Drivers' hours relaxation: UK Government publishes details

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As we reported yesterday, the UK Government has announced that drivers' hours rules will be “temporarily” extended as of Monday July 12th. Details of the move, which has been made as a means of dealing with the current driver shortage, have now been officially published.

The key points from the government’s announcement are that the relaxation is planned to apply until the end of the 8th of August and that the rules allow for one hour of extra driving twice a week as well as shortened weekly rest periods.

Here are all the details drivers and hauliers need to know:

Where are the changes in force?

The rules apply in England, Scotland and Wales, but not in Northern Ireland.

Who does the extension apply to?

As the UK Government website states, anyone driving in Great Britain under the retained EU drivers’ hours rules and undertaking carriage of goods by road can use this relaxation where necessary. The relaxations are not limited to specific sectors or journeys.

It is permitted for a driver using this relaxation to drive outside Great Britain during the period of this relaxation. However, this relaxation only covers driving undertaken within Great Britain.

What are the changes?

The UK Government website says that the retained EU drivers’ hours rules can be temporarily relaxed as follows.

The relaxation allows the replacement of either:

  • the permitted increase to the daily driving limit from 9 hours to 10 hours with one of 11 hours (allowed up to twice in 1 week)


  • the requirement to take a regular weekly rest period of 45 hours in a 2-week period with an alternative pattern of weekly rest periods as specified below, and an increase to the fortnightly driving limit from 90 hours to 99 hours. This enables 2 consecutive reduced weekly rest periods to be taken

The alternative pattern of weekly rest periods for drivers using the relaxation related to weekly rest periods is as follows:

  • the regular weekly rest period in a 2-week period can be replaced by 2 reduced weekly rest periods of at least 24 hours
  • following this, 2 regular weekly rest periods must be taken. However, any reduction in weekly rest shall be compensated for in the normal way by an equivalent period of rest taken before the end of the third week following the week in question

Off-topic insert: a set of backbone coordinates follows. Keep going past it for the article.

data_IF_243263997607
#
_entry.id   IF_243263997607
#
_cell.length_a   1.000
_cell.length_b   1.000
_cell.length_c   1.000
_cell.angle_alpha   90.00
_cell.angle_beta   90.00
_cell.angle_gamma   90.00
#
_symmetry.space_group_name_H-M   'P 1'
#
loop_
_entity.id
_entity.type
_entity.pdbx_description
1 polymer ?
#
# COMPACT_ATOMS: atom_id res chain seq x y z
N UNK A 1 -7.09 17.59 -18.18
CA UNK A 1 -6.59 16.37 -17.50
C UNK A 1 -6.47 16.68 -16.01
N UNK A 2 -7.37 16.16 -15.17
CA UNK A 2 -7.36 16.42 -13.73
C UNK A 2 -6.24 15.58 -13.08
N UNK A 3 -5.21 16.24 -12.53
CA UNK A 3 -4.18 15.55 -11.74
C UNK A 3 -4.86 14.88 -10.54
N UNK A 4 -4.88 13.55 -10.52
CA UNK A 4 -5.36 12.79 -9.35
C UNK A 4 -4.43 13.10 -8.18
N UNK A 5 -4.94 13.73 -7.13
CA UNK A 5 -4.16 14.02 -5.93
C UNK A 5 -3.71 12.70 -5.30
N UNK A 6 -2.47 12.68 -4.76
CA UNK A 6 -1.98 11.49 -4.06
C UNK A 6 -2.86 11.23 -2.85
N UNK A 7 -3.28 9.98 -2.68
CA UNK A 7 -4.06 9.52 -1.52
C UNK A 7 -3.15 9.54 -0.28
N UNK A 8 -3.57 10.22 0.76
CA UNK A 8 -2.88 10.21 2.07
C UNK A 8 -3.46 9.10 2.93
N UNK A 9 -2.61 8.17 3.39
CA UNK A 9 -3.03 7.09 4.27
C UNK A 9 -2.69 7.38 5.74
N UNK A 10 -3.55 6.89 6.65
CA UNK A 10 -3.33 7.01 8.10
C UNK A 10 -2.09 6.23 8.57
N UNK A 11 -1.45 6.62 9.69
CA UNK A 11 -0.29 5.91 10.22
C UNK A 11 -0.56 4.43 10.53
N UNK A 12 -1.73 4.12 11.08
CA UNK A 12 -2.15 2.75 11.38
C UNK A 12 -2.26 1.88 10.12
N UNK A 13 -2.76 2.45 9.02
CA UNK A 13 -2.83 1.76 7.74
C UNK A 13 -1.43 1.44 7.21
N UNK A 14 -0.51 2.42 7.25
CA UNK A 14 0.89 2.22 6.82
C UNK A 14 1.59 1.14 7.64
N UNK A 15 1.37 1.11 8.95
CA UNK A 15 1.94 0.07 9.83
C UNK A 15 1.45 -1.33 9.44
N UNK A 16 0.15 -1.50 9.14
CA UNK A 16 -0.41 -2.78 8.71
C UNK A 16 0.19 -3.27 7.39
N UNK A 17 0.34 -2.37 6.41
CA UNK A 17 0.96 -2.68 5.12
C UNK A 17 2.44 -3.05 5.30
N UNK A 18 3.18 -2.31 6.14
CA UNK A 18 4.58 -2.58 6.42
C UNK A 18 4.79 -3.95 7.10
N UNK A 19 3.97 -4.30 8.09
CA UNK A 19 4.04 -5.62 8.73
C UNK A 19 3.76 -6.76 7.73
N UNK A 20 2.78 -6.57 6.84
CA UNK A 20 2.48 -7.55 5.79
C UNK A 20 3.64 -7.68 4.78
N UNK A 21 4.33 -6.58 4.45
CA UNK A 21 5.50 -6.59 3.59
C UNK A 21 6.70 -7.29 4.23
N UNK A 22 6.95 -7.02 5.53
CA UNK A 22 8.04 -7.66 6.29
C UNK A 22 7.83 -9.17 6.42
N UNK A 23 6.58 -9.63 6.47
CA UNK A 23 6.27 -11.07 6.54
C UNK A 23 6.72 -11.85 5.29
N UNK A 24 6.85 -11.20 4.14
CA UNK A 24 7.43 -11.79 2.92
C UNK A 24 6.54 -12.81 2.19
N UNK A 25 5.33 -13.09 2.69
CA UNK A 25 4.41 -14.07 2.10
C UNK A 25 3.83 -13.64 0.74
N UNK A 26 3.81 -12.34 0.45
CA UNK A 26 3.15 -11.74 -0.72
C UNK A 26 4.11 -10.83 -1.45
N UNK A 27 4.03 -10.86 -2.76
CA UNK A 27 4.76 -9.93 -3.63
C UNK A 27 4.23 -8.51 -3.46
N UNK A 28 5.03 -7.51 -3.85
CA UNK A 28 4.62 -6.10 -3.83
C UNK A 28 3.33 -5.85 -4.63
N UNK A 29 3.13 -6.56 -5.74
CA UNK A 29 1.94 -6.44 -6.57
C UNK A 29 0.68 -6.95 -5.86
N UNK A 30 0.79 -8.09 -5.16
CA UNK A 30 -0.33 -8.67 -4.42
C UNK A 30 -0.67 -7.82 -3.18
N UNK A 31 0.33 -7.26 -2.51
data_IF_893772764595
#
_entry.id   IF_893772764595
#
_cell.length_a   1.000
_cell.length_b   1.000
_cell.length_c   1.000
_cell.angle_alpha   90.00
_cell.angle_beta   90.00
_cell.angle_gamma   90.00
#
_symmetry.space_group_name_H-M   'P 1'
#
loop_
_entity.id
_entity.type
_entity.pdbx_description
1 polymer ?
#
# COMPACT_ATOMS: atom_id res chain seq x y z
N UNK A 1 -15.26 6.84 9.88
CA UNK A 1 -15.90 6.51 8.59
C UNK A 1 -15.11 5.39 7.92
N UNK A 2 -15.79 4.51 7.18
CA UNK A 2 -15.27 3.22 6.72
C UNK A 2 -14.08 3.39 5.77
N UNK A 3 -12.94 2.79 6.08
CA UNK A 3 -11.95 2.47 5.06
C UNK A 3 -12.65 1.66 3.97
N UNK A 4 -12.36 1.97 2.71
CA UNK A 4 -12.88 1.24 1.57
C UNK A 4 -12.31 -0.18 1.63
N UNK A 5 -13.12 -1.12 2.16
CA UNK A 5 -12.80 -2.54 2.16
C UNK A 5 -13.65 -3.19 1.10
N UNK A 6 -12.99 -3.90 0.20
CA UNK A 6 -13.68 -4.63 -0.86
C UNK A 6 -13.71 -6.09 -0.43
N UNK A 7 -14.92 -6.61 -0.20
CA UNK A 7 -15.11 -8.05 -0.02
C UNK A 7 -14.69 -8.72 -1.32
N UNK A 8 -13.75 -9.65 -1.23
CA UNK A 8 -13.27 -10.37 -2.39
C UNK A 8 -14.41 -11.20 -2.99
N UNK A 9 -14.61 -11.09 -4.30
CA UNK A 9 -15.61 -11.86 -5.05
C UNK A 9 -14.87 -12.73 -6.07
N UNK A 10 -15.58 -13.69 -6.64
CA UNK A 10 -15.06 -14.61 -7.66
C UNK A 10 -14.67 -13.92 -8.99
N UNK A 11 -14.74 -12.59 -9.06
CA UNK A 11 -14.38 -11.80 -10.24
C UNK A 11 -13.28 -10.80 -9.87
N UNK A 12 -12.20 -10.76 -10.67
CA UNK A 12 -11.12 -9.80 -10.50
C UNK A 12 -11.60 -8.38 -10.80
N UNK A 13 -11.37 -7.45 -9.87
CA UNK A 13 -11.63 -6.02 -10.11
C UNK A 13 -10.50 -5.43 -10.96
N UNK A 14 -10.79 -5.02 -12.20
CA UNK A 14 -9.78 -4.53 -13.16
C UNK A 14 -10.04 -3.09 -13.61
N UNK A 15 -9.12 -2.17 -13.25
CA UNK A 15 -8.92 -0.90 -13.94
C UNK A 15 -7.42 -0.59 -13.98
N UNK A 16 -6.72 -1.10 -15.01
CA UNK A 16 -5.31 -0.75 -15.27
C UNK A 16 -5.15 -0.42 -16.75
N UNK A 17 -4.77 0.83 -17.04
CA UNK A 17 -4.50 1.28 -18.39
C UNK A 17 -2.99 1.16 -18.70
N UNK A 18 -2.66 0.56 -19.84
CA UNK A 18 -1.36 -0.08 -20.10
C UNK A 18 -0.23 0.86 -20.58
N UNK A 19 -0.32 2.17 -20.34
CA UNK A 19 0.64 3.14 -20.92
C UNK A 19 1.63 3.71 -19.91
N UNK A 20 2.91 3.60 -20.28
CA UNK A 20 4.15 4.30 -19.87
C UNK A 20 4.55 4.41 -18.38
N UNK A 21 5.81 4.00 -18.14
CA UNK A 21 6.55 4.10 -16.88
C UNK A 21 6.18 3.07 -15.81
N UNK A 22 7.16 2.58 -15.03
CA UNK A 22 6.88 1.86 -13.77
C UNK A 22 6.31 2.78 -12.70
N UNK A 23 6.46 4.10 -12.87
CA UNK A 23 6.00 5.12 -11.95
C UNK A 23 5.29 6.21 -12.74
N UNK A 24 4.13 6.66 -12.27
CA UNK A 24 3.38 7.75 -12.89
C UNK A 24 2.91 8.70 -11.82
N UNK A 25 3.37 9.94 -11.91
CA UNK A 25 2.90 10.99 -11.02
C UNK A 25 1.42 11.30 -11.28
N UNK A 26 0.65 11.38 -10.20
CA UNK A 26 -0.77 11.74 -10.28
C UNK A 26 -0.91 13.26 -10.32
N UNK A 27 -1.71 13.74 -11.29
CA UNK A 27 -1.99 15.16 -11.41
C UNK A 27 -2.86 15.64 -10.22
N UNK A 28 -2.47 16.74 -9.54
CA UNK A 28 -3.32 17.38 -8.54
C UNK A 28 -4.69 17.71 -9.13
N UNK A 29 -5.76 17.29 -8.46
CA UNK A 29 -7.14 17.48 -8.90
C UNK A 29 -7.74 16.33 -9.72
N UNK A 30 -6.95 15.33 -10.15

• in addition, any rest taken as compensation for a reduced weekly rest period shall be attached to a regular weekly rest period of at least 45 hours (which can be split over 2 regular weekly rest periods).

This relaxation must not be used in combination with existing rules for international driving, which allow for 2 consecutive reduced weekly rest breaks in certain circumstances.

It is not recommended this relaxation be used for drivers engaged partly in international journeys.

How long will the relaxed drivers' hours rules apply?

This temporary relaxation will apply from 12:01am on 12 July 2021 and will run until 11:59pm on 8 August 2021.

Consecutive weekly rest periods taken before 12 July 2021 must be taken into account for this relaxation, and up to 3 consecutive rest periods may include 1 taken before 8 July 2021.

The 2 subsequent consecutive full regular rest periods, including compensatory rest, can be taken in whole or in part after the end of this relaxation.

DfT reserves the right to withdraw the relaxation earlier, or extend the relaxation, if circumstances change.

How should the relaxation be used?

The UK Government stresses that driver safety must not be compromised. It says that drivers should not be expected to drive while tired – employers remain responsible for the health and safety of their employees and other road users.

The practical implementation of the temporary relaxation should be through agreement between employers and employees and driver representatives.

In addition, the government statement adds that failure to comply with the requirement to notify the DfT would be an indication to enforcement authorities that the relaxation had been used inappropriately and a follow-up investigatory action may occur.

Moreover, when driving under the EU drivers’ hours rules, the government says drivers must note on the back of their tachograph charts or printouts the reasons why they are exceeding the normally permitted limits. This is usual practice in emergencies and is essential for enforcement purposes.

The temporary relaxation of the rules reflects the exceptional circumstances stemming from a shortage of HGV drivers causing acute supply chain pressures.

It must be used only where necessary, otherwise, the normal drivers’ hours rules should be followed. The DfT encourages operators facing high work demands or work absences to take urgent measures to secure drivers who have limited or no current work.

As a general rule, the DfT says it expects businesses to plan for and manage the risks of disruption to supply chains.

Photo © Copyright Alan Walker and licensed for reuse under this Creative Commons Licence.